Before June 2011, the Community Redevelopment Law (§ 33000 et seq.) authorized cities and counties to establish redevelopment agencies to remediate urban decay and revitalize blighted communities. (California Redevelopment Assoc. v. Matosantos (2011) 53 Cal.4th 231, 245-246.) To finance their activities, redevelopment agencies relied on “tax increment financing ․ [Citations.] Under this method, those public entities entitled to receive property tax revenue in a redevelopment project area (the cities, counties, special districts, and school districts containing territory in the area) [we]re allocated a portion based on the assessed value of the property prior to the effective date of the redevelopment plan. Any tax revenue in excess of that amount--the tax increment created by the increased value of project area property--[went] to the redevelopment agency for repayment of debt incurred to finance the project. [Citations.] In essence, property tax revenues for entities other than the redevelopment agency [we]re frozen, while revenue from any increase in value [wa]s awarded to the redevelopment agency on the theory that the increase [wa]s the result of redevelopment.” (Id. at pp. 246-247.)

In June 2011, as a partial means of closing the state's projected budget deficit, the Legislature passed, and the Governor signed, Assembly Bill XI 26, which, in addition to other things, “dissolve[d] all redevelopment agencies [citation] and transfer[red] control of redevelopment agency assets to successor agencies, which are contemplated to be the city or county that created the redevelopment agency.” (California Redevelopment Assoc. v. Matosantos, supra, 53 Cal.4th at p. 251.) Under this law, the successor agency “is a separate public entity from the public agency that provides for its governance and the two entities shall not merge. The liabilities of the former redevelopment agency shall not be transferred to the sponsoring entity and the assets shall not become assets of the sponsoring entity.” (§ 34173, subd. (g).) Furthermore, “[t]he liability of any successor agency, acting pursuant to the powers granted under the act adding this part, shall be limited to the extent of the total sum of property tax revenues it receives pursuant to this part and the value of assets transferred to it as a successor agency for a dissolved redevelopment agency.” (Id., subd. (e).)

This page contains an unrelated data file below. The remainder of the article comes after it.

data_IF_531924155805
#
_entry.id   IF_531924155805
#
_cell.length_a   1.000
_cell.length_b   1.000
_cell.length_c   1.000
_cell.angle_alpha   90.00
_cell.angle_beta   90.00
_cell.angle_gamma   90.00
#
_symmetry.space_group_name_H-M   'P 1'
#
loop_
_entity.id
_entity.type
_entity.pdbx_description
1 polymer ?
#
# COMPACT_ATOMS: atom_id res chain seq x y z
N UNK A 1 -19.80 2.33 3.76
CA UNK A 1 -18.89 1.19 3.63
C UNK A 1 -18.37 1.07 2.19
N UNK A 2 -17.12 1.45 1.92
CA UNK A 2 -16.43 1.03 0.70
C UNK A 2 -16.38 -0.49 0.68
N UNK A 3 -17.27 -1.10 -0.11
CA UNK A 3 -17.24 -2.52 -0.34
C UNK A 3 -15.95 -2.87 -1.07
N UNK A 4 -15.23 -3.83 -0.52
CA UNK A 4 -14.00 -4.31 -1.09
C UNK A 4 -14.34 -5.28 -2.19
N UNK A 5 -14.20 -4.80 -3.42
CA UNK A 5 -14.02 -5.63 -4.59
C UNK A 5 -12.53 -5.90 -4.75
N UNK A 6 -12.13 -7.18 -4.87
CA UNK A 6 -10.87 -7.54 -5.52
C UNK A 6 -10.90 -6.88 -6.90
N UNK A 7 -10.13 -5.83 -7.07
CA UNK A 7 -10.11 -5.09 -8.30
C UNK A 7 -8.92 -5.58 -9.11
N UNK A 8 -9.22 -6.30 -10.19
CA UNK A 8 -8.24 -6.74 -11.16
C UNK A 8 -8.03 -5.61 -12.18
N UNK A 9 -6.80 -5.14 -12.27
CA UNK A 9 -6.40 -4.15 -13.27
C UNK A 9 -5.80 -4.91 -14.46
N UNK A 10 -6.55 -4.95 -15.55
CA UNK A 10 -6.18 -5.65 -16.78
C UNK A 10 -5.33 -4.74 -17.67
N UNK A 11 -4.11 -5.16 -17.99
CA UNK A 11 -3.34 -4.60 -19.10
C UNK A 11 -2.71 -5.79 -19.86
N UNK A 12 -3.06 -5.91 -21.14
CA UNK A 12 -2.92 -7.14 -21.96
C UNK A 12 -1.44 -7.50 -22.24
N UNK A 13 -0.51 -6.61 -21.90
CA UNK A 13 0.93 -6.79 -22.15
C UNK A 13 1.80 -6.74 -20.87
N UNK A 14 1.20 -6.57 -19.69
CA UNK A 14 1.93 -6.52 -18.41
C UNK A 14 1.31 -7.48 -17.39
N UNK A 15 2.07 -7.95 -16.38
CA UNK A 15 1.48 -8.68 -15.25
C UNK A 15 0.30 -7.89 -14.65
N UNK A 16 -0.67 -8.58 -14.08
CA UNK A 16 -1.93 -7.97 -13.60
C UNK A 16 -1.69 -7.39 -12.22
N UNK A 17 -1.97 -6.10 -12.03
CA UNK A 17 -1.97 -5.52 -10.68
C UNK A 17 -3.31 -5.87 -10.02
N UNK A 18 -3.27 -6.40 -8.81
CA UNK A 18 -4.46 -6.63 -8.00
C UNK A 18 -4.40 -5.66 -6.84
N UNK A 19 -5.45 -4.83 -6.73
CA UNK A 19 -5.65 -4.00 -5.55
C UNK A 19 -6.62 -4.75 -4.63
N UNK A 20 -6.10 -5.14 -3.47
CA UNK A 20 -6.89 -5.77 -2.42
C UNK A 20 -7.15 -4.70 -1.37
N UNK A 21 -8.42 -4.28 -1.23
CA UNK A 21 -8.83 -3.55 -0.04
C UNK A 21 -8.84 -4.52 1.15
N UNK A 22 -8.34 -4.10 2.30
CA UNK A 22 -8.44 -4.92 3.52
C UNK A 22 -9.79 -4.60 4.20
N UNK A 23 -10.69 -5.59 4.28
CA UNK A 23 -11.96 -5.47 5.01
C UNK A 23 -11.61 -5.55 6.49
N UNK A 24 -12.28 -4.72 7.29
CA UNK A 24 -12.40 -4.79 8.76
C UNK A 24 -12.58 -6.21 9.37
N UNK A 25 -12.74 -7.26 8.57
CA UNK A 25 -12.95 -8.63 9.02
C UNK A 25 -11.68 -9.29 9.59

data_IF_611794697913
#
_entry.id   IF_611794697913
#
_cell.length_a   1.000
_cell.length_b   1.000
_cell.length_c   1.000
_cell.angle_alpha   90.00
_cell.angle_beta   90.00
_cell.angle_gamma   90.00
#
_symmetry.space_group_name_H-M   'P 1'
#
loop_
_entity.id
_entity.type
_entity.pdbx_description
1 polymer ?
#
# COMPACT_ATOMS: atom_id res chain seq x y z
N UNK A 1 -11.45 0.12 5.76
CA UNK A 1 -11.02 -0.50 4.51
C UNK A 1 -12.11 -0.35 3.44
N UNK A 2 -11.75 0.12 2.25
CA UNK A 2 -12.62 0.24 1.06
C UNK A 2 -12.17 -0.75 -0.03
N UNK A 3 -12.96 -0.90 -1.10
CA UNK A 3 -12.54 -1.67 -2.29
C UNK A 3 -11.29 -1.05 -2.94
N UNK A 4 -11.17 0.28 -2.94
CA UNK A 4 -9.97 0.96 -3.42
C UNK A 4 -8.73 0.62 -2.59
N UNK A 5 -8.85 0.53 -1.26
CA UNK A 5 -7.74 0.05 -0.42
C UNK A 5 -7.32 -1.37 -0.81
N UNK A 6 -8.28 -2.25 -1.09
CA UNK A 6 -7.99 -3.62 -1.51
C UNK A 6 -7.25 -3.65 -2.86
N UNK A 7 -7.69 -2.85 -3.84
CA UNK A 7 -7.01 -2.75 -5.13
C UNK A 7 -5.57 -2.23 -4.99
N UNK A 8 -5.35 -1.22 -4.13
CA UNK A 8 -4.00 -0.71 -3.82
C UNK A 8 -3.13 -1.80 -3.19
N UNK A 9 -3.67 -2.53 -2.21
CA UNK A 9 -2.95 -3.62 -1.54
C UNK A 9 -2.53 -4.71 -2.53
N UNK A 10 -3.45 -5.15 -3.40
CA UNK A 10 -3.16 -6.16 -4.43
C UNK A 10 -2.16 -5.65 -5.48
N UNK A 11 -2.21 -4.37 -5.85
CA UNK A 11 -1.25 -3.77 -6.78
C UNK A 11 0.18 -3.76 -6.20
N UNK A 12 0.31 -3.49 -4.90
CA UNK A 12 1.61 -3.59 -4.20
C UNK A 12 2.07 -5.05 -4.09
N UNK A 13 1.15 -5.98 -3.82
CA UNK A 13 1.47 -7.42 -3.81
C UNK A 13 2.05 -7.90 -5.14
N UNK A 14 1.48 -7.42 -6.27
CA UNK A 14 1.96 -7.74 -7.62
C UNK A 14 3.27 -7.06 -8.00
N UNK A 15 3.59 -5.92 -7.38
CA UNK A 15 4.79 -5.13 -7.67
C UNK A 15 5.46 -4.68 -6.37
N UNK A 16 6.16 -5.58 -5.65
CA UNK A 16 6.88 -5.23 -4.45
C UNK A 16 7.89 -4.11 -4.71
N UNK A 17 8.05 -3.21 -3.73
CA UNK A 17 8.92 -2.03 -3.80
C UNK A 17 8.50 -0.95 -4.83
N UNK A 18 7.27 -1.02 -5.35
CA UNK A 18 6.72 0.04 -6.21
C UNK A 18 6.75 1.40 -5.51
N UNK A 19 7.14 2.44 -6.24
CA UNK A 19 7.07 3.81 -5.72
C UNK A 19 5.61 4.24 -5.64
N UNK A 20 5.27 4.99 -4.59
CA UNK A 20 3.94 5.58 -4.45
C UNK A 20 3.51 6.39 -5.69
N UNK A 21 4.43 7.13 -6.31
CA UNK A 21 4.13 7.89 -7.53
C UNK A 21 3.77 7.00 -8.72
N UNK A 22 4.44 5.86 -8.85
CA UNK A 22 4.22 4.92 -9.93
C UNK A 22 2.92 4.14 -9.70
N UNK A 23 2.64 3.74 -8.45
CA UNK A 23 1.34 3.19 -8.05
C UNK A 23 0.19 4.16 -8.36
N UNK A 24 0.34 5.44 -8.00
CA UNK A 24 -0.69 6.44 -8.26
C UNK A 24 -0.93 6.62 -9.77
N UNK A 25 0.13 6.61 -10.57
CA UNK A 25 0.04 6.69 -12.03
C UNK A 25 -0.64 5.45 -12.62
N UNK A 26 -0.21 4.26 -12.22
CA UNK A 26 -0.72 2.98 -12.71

A successor agency is required to “[c]ontinue to make payments due for enforceable obligations” (§ 34177, subd. (a)), which include “[b]onds, as defined by Section 33602 and bonds issued pursuant to Chapter 10.5 (commencing with Section 5850) of Division 6 of Title 1 of the Government Code, including the required debt service, reserve set-asides, and any other payments required under the indenture or similar documents governing the issuance of the outstanding bonds of the former redevelopment agency” (§ 34171, subd. (d)(1)(A)). To that end, a successor agency is required to prepare, and submit to the department for approval, a recognized obligation payment schedule (ROP schedule) for every six-month fiscal period from January 1, 2012 through June 30, 2016. (§§ 34171, subd. (h), 34177, subds. (a)(1), (l) & (m).) An ROP schedule “set[s] forth the minimum payment amounts and due dates of payments required by enforceable obligations for each six-month fiscal period.” (§ 34171, subd. (h).) For each recognized obligation, the schedule must “identify one or more sources of payment.” (§ 34177, subd. (l)(1).) Among the possible sources of payment is the fund (id., subd. (l)(1)(E)), into which the county auditor-controller is charged with depositing “the amount of property taxes that would have been allocated to each redevelopment agency in the county had the redevelopment agency not been dissolved” (§ 34182, subd. (c)(1)). The fund is available as a source of payment, however, “only to the extent no other funding source is available or when payment from property tax revenues is required by an enforceable obligation or by the provisions of this part.” (§ 34177, subd. (l)(1)(E).)

Section 34183 dictates how the county auditor-controller is to allocate moneys in the fund. After making certain allocations not relevant here (§ 34183, subd. (a)(1)), the county auditor-controller is directed to make the following allocations:

“[O]n June 1, 2012, and each January 2 and June 1 thereafter, to each successor agency for payments listed in its Recognized Obligation Payment Schedule for the six-month fiscal period beginning January 1, 2012, and July 1, 2012, and each January 2 and June 1 thereafter, in the following order of priority: